In 2016, the number of notifed cases of methicillin-resistant Staphylococcus pseudintermedius (MRSP) was on the same level as 2015. In total, 55 cases were notifed in 2016, which can be compared to 60 cases in 2015 and 39 cases in 2014. All cases except two were related to dogs. The picture of MRSP is becoming more diverse compared to earlier years, although the ST71-t02-SCCmecII-III lineage is still common. The emerging clone ST258 only constituted 9% of cases in 2016 compared to 33% of notifed cases in 2015. Furthermore, a new MLST variant, ST551, was identifed in 11% of cases in 2016. MRSP in humans is not notifable.
Sixty-seven cases of pneumococci with reduced susceptibility to penicillin (PNSP, defned as MIC > 1 mg/L) were reported in humans in 2016, and in 2015 there were 59 reported cases. Two invasive cases were reported.
In 2016, a total of 165 new cases of vancomycin-resistant enterococci (VRE) were reported in humans compared to 157 cases in 2015. Enterococcus faecium carrying the resistance gene vanA (126 cases) was more common than those carrying vanB (24 cases). In 2016 there were no large hospital outbreaks reported. During years with large hospital outbreaks, vanB has been the most common resistance gene.
One invasive VRE infection was reported in 2016.
Salmonella is rare in animals in Sweden, and few incidents involve antibiotic-resistant strains. Strains with ESBL resistance have never been found in isolates from animals in Sweden, and resistance to ﬂuoroquinolones is rare. Isolates from human invasive infections are markedly more resistant, which makes animals in Sweden an unlikely source for these infections.
Campylobacter from animals in Sweden are mostly susceptible, and resistance to erythromycin, for example, is most uncommon.
Infections, either in humans or in animals, caused by Salmonella and Campylobacter are usually not treated with antibiotics. In humans, only a small proportion of isolates are tested for susceptibility, and most of these are related to serious infections. See the "Comparative analysis” section of each bacterium.
Human clinical isolates
In this Swedres-Svarm report all data on clinical isolates from humans have been collected through Svebar. This is an automated system that collects all culture results from participating laboratories. Currently 15 laboratories deliver data to Svebar. In contrast to previous years, the data for this year will contain all culture results from different individuals, e.g. duplicate fndings from blood cultures. This will result in some differences in resistance levels, especially for species isolated less frequently and for unusual resistance types.
The following results are for invasive isolates from EARSNet. In general the level of resistance was lower for clinical isolates reported to ResNet. In E. coli and K. pneumoniae, the levels of resistance to third-generation cephalosporins has increased continually, and is now approximately 8% and 4%, respectively. MRSA isolates accounted for 2.3% of invasive S. aureus, which is low from a European perspective. For Enterococcus faecium the rate of vancomycin resistance was 0.4 %. The rate of non-susceptibility to penicillins in Streptococcus pneumoniae (referred to as PNSP) was 7% in 2016.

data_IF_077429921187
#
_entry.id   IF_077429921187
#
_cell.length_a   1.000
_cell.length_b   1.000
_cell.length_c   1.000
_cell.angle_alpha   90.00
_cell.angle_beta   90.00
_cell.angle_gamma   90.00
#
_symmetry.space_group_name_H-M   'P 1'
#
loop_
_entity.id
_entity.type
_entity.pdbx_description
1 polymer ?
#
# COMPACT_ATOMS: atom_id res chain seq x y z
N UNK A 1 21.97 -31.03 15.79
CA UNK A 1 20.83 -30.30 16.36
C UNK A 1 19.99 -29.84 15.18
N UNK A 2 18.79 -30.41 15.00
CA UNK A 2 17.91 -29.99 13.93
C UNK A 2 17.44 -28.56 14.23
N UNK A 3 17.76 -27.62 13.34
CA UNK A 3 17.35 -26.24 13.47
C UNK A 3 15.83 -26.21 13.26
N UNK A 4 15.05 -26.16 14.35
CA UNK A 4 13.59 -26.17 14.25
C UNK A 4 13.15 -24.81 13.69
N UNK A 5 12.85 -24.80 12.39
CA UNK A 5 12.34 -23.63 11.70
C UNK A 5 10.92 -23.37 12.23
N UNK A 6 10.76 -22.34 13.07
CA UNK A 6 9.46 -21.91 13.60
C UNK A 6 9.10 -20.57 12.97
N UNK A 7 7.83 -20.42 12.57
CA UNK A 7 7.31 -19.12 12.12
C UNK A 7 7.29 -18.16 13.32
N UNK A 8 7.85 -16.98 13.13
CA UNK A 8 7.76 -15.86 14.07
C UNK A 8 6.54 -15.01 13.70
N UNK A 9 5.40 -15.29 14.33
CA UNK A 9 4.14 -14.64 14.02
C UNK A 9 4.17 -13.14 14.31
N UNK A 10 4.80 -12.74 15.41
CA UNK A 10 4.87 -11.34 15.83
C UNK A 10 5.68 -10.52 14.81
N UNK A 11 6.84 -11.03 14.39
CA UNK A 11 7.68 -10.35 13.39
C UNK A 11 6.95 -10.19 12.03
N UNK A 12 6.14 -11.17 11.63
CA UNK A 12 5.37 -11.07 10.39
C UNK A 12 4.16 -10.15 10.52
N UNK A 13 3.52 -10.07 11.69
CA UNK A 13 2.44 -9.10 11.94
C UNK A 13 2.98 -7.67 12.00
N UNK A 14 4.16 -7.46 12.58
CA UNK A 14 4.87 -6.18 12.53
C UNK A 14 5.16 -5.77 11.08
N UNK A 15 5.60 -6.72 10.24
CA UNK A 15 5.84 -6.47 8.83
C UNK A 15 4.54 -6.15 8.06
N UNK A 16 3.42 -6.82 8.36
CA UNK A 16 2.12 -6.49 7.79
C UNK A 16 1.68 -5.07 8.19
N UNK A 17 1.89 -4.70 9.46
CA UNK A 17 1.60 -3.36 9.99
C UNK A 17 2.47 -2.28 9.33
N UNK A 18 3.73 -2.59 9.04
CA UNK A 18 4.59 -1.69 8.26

Other bacterial species are included in special surveillance programmes and are often referred to special laboratories, including C. difficile, Mycobacterium tuberculosis, Neisseria gonorrhoeae, and N. meningitidis.
In 2016, 6 613 new CDI cases were reported corresponding to an incidence of 66 cases per 100 000 inhabitants, a continued reduction of 8% compared with 2015.
No isolates with a decreased susceptibility against metronidazole or vancomycin were found in 2016.
In 2016, 1 778 cases of gonorrhea were reported. Resistance to cefxime was 1%, and no resistance to ceftriaxone was detected. This is a very positive result because ceftriaxone is the last available agent for the empirical treatment of gonorrhoea.
Animal clinical isolates
Bacteria causing clinical disease in animals are mostly susceptible to antibiotics relevant for treatment. Respiratory pathogens from farm animals and horses are generally susceptible to benzylpenicillin, but penicillin resistance is common in Staphylococcus pseudintermedius from dogs and occurs in S. aureus from horses and Staphylococcus felis from cats. Resistance in E. coli occurs in all animals but is most prominent in enteric isolates from young calves. Susceptibility testing for guidance in antibiotic therapy is warranted, especially for staphylococci and E. coli.
Indicator bacteria from healthy animals
Antibiotic resistance in E. coli from the intestinal ﬂora of healthy animals serves as an indicator for the presence of resistance in an animal population. The prevalence of acquired resistance in such commensal bacteria also indirectly indicates the magnitude of the selective pressure from the use of antibiotics in an animal population. The prevalence of resistance in indicator bacteria from animals in Sweden is low, and the situation is favourable in an international perspective.